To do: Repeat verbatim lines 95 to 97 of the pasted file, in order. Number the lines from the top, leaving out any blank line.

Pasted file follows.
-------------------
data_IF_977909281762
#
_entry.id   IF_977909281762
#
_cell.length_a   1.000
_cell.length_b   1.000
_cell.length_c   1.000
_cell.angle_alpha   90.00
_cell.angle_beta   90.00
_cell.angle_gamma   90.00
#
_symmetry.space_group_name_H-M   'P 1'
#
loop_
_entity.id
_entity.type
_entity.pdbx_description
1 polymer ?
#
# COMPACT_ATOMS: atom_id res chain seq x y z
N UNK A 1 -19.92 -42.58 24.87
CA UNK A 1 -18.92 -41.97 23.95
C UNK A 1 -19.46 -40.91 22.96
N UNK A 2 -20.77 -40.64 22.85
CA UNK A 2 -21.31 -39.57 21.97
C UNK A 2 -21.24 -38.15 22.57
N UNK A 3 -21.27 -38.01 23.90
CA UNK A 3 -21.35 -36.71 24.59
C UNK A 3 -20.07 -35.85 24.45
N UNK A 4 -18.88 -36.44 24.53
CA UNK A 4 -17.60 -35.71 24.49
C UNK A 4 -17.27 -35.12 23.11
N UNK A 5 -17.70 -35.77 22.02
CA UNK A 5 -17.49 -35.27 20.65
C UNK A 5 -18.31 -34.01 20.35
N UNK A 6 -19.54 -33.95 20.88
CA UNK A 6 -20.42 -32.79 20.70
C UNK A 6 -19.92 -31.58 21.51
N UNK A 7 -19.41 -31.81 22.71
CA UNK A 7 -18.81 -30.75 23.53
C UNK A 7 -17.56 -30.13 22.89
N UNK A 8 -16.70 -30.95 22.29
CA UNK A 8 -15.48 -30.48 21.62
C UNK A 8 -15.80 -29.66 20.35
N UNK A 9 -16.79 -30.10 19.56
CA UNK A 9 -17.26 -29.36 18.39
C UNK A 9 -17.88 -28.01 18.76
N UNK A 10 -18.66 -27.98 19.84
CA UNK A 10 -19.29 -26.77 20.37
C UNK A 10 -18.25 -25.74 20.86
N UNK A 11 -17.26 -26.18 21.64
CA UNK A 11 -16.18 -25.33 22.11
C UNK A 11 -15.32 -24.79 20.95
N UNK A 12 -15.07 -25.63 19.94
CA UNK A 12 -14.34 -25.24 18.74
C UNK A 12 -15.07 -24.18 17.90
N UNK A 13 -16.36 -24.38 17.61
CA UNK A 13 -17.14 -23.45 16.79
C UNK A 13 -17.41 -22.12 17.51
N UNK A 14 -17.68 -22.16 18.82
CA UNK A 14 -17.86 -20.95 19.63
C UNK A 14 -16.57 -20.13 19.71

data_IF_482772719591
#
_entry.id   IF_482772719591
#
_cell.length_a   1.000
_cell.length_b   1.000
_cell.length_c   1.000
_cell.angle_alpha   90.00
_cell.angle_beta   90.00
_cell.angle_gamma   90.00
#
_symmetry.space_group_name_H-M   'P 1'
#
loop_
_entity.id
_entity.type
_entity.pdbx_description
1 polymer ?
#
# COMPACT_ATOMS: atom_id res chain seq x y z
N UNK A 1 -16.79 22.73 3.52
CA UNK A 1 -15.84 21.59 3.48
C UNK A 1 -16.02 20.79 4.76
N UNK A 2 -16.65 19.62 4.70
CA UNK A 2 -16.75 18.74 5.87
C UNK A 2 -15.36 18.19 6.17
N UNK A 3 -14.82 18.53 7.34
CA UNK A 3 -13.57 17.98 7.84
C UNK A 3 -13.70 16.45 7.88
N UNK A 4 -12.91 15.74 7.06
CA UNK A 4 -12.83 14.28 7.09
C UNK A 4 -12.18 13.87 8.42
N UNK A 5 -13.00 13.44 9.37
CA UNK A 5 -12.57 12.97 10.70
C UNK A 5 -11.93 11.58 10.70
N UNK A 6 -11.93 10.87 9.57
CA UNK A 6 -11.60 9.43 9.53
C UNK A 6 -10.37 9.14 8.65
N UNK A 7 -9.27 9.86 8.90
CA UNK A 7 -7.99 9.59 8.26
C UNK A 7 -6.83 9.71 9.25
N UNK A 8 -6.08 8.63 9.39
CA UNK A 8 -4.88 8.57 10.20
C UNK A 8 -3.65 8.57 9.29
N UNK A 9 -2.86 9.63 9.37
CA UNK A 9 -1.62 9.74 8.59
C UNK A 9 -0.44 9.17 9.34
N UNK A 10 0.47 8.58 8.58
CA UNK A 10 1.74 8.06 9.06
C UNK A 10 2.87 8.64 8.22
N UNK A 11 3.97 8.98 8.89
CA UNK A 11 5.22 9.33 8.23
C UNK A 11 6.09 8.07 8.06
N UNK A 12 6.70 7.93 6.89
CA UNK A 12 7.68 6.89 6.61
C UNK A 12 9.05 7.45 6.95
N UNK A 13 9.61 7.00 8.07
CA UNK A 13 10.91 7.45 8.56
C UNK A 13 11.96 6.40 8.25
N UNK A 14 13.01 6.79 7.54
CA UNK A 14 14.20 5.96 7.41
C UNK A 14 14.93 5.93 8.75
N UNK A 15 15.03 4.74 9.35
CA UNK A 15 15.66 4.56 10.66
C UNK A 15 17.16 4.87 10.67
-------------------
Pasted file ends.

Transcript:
N UNK A 5 -13.00 13.44 9.37
CA UNK A 5 -12.57 12.97 10.70
C UNK A 5 -11.93 11.58 10.70